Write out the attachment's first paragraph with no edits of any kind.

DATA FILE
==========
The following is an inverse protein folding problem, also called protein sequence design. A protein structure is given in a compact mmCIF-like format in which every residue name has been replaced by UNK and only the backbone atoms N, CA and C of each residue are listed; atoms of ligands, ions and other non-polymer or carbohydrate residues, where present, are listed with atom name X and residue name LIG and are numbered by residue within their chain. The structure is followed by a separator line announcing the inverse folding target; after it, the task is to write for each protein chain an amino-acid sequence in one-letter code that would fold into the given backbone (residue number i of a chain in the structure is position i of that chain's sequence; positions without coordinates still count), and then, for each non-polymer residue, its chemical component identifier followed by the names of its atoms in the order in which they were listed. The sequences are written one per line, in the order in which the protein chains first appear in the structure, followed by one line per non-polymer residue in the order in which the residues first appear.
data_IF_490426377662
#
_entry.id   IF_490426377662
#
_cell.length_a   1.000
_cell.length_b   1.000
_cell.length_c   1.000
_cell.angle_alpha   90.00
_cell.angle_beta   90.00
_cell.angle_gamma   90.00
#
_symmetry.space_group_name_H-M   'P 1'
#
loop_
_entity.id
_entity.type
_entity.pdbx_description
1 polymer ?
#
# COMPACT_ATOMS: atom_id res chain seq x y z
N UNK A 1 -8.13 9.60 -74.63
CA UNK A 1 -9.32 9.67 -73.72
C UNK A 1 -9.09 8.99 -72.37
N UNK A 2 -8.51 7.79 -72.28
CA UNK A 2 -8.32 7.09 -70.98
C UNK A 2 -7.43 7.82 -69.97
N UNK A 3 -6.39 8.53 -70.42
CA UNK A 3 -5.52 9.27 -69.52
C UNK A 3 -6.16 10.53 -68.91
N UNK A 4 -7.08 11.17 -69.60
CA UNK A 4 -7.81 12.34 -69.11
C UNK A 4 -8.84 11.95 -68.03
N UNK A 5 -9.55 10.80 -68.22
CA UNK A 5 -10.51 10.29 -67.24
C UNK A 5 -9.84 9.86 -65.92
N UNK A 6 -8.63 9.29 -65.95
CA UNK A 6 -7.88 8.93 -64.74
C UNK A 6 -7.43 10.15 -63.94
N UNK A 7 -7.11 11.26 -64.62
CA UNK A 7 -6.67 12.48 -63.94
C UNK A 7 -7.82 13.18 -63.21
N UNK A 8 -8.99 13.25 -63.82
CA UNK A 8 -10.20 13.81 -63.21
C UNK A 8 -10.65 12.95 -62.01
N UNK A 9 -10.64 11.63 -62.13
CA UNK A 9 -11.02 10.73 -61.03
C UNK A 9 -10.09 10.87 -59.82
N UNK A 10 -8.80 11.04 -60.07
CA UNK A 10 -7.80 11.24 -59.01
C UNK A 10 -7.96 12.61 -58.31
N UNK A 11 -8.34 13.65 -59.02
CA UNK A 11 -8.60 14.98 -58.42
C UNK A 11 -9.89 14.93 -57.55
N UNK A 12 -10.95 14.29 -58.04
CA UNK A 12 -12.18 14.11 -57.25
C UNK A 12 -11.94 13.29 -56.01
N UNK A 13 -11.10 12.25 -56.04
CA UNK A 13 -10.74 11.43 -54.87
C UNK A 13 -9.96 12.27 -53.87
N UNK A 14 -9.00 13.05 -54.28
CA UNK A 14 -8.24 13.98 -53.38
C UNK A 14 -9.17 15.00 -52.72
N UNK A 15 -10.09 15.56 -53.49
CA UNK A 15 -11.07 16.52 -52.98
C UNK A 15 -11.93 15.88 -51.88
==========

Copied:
The following is an inverse protein folding problem, also called protein sequence design. A protein structure is given in a compact mmCIF-like format in which every residue name has been replaced by UNK and only the backbone atoms N, CA and C of each residue are listed; atoms of ligands, ions and other non-polymer or carbohydrate residues, where present, are listed with atom name X and residue name LIG and are numbered by residue within their chain. The structure is followed by a separator line announcing the inverse folding target; after it, the task is to write for each protein chain an amino-acid sequence in one-letter code that would fold into the given backbone (residue number i of a chain in the structure is position i of that chain's sequence; positions without coordinates still count), and then, for each non-polymer residue, its chemical component identifier followed by the names of its atoms in the order in which they were listed. The sequences are written one per line, in the order in which the protein chains first appear in the structure, followed by one line per non-polymer residue in the order in which the residues first appear.